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RBC I Many of us are attracted to nature, expansive views and wild settings, so it’s not surprising that this year millions will come West to visit our spectacular national parks. Almost all will go back home to talk of the wonders of the mountains and the brilliant stars at night. But a tragic few will never return.
A disturbing number of national park visitors seek wild settings not for solace, but because they’re in such deep pain that they’re determined to end their lives. This is particularly difficult for National Park Service rangers, who are committed to protecting people in the parks. Yet suicides are nothing new to rangers these days; in fact, suicide has become the second leading cause of deaths in national parks.
Rose Chilcoat is now associate director of Great Old Broads for Wilderness, a nonprofit group based in Durango, Colo. Early in her career, however, she was a park ranger at Mesa Verde National Park in southern Colorado. At the end of one season, a friend of another ranger killed himself in a park service trailer.
“Suicide, the voluntary taking of one’s life, is an act so horrific it is beyond comprehension,” she says. “Especially so when the one who chooses such a path is a young, intelligent, vibrant person with a lifetime ahead of them.” The event, she recalls, “shook my world and changed my beliefs.”
The Centers for Disease Control, along with the National Park Service, recently produced a comprehensive study of 286 suicide events that had taken place in national parks. Luckily, not all were fatalities. The most common methods distraught people employed included firearms, falling, hanging, poisoning or drug overdoses, as well as vehicle-related crashes.
An overwhelming 84 percent of these suicides are men who have decided to take their own lives in dramatic settings, most commonly in the summer.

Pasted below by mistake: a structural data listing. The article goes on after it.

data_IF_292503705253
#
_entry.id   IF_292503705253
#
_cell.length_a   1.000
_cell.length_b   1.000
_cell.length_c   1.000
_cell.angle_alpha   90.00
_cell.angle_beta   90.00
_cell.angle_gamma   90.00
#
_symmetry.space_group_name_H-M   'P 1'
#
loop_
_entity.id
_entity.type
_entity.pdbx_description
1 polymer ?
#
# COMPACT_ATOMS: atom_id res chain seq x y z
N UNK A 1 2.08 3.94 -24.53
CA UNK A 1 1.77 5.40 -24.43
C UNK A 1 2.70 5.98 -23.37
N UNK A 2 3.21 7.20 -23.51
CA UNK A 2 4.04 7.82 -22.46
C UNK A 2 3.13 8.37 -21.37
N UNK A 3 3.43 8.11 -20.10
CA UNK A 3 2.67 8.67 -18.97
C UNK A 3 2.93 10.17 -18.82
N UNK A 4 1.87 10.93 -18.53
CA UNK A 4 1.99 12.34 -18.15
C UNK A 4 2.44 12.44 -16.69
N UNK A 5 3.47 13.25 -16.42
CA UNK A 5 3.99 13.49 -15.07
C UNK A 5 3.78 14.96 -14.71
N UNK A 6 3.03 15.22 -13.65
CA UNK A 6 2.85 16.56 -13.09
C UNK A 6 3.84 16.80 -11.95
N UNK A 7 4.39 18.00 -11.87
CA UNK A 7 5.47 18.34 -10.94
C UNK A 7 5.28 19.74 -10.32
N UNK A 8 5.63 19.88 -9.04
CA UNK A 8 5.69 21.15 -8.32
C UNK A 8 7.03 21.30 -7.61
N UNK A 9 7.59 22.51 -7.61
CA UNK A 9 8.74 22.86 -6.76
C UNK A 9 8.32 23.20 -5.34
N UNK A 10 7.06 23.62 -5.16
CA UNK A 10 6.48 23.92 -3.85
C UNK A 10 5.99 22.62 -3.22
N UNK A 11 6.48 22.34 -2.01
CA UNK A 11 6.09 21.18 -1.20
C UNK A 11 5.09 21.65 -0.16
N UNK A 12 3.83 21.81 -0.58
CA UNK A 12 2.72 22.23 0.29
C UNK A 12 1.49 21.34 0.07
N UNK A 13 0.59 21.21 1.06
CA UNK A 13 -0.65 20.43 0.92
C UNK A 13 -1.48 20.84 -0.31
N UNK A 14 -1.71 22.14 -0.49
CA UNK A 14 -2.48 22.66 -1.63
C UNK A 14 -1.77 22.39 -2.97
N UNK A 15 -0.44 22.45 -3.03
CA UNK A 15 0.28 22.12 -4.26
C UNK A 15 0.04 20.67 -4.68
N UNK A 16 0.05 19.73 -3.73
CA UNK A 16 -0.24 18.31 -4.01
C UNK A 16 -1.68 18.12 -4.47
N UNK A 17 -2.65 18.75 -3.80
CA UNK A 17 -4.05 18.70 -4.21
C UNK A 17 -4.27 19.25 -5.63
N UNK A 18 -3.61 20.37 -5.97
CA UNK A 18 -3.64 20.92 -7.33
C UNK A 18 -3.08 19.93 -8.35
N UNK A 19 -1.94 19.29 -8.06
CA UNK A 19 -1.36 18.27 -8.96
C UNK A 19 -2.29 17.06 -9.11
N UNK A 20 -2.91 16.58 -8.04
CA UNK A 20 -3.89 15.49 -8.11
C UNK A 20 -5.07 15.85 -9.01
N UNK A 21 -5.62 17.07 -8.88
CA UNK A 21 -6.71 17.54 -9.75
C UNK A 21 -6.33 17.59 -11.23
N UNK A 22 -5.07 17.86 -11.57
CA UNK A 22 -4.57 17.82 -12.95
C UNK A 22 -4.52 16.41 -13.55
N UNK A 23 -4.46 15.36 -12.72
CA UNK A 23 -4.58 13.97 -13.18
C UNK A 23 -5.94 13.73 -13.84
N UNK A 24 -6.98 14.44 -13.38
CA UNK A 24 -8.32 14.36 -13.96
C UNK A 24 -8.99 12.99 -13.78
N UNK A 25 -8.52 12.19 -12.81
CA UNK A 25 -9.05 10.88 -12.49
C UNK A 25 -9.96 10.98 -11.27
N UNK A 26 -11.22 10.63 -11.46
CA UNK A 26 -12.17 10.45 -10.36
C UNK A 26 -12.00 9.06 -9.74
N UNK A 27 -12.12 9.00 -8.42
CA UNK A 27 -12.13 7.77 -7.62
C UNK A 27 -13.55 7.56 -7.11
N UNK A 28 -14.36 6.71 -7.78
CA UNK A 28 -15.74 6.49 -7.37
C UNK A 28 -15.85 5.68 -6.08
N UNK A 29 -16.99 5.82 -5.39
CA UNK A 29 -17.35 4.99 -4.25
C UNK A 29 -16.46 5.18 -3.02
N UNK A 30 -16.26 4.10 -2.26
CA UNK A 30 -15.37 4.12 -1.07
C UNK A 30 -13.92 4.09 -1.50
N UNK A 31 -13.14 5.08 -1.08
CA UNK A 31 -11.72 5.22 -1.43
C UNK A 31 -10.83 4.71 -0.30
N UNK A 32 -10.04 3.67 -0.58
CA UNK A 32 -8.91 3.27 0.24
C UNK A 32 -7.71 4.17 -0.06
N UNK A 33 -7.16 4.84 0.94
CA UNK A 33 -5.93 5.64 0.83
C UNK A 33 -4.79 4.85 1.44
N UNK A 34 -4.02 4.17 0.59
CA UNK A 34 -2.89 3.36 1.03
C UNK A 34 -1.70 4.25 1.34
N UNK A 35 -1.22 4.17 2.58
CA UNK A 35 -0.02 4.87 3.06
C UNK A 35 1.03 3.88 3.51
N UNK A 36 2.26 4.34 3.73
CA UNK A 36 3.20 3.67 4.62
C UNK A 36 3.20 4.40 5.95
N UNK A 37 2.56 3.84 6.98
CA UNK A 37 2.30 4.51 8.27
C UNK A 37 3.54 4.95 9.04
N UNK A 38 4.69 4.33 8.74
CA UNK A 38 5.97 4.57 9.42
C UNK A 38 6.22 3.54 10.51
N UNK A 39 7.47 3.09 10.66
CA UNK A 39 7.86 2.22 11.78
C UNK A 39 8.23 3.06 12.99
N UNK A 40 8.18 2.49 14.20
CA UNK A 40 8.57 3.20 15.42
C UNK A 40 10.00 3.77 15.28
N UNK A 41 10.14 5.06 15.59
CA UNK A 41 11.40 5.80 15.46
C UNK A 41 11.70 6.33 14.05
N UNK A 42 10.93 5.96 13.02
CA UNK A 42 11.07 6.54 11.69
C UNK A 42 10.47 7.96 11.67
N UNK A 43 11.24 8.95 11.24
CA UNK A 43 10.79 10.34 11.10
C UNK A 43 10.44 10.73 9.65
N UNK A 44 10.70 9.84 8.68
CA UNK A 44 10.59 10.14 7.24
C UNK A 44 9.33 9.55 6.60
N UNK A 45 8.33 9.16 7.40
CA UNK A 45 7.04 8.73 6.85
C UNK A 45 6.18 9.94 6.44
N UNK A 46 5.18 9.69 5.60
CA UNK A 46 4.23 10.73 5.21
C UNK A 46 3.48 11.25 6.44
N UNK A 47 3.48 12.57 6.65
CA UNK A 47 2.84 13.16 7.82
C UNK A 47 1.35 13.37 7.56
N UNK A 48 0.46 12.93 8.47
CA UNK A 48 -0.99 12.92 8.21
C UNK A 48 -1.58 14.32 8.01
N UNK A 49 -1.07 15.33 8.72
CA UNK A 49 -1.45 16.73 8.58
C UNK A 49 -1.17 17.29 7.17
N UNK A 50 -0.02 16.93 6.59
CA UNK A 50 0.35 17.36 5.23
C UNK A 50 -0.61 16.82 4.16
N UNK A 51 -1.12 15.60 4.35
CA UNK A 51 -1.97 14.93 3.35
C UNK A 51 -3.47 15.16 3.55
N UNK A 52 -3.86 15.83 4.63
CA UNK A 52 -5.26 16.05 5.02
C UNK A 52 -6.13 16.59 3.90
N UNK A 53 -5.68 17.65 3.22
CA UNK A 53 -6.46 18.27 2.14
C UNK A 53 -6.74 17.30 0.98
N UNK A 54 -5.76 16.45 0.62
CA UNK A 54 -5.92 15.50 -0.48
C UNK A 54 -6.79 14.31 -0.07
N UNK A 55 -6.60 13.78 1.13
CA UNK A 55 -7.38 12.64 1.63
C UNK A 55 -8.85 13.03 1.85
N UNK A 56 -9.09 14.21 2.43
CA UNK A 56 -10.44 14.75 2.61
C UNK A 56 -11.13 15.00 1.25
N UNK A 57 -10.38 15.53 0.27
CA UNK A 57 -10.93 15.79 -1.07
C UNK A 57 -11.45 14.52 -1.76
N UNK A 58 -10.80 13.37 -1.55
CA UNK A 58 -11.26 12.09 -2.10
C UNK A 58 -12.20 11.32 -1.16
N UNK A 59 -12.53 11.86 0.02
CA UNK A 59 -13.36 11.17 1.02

The park service units with the highest attempted suicide rates in the West included Grand Canyon National Park, Golden Gate National Recreation Area and Colorado National Monument. Why? Because of their settings.
Chilcoat expressed dismay at the apparent contradiction: Although the natural and spiritual beauty of a national park often provides comfort to a wounded soul, she says, “The draw of a national park may also be for one’s point of exit — much as a moth is drawn to a flame.”
The chief of ranger operations at Glacier National Park, Patrick Suddah, concurs: “Toward the end of someone’s life, when they’re feeling a total sense of despondency, they want to return to a place of natural beauty … for their final moments.”
Suicides, however, create an enormous psychological and financial burden for park rangers, who are already looking out for visitors by trying to keep the bears away, the campgrounds clean and the traffic flowing. Suicides and suicidal attempts can also cost up to $200,000 each and require as many as 40 people for search and rescue operations, which, sadly, often end in body retrieval.
Can these deaths be halted? According to the Centers for Disease Control, “Each death in a national park represents a preventable event in a public place.” I’m not sure I agree with that. How does one prevent such deaths? Do we need to erect traffic barriers at every lookout point or install safety nets at every cliff? At Colorado National Monument, for example, depressed people have chosen to ride their mountain bikes right over sheer cliffs.
There have been times, says Mark Davison, chief ranger at the western Colorado monument, when “visitors come in and look despondent. They do not look healthy and they do not make eye contact. Rangers are taught to simply ask: ‘Are you here to hurt yourself?’ ”